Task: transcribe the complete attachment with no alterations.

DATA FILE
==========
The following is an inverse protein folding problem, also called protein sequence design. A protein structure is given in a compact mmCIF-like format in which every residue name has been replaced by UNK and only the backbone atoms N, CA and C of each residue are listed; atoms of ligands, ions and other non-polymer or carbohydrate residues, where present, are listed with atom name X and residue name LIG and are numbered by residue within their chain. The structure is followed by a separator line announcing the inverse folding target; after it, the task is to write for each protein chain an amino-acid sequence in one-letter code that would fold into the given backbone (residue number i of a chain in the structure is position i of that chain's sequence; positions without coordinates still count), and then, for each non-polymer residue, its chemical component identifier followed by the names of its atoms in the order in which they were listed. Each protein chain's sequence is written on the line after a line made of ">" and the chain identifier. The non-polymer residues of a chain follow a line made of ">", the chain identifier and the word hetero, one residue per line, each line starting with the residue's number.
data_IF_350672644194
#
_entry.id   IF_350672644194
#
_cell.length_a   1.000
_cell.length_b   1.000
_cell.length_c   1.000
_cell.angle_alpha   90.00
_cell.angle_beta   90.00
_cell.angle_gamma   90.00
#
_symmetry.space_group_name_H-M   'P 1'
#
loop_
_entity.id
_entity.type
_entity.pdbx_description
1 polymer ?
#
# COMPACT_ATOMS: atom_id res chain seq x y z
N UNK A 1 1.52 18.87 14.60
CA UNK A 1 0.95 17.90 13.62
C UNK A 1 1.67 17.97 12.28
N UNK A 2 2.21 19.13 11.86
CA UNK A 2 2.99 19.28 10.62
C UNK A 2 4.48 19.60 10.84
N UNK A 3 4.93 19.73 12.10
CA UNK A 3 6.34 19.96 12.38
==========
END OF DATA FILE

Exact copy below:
The following is an inverse protein folding problem, also called protein sequence design. A protein structure is given in a compact mmCIF-like format in which every residue name has been replaced by UNK and only the backbone atoms N, CA and C of each residue are listed; atoms of ligands, ions and other non-polymer or carbohydrate residues, where present, are listed with atom name X and residue name LIG and are numbered by residue within their chain. The structure is followed by a separator line announcing the inverse folding target; after it, the task is to write for each protein chain an amino-acid sequence in one-letter code that would fold into the given backbone (residue number i of a chain in the structure is position i of that chain's sequence; positions without coordinates still count), and then, for each non-polymer residue, its chemical component identifier followed by the names of its atoms in the order in which they were listed. Each protein chain's sequence is written on the line after a line made of ">" and the chain identifier. The non-polymer residues of a chain follow a line made of ">", the chain identifier and the word hetero, one residue per line, each line starting with the residue's number.
data_IF_350672644194
#
_entry.id   IF_350672644194
#
_cell.length_a   1.000
_cell.length_b   1.000
_cell.length_c   1.000
_cell.angle_alpha   90.00
_cell.angle_beta   90.00
_cell.angle_gamma   90.00
#
_symmetry.space_group_name_H-M   'P 1'
#
loop_
_entity.id
_entity.type
_entity.pdbx_description
1 polymer ?
#
# COMPACT_ATOMS: atom_id res chain seq x y z
N UNK A 1 1.52 18.87 14.60
CA UNK A 1 0.95 17.90 13.62
C UNK A 1 1.67 17.97 12.28
N UNK A 2 2.21 19.13 11.86
CA UNK A 2 2.99 19.28 10.62
C UNK A 2 4.48 19.60 10.84
N UNK A 3 4.93 19.73 12.10
CA UNK A 3 6.34 19.96 12.38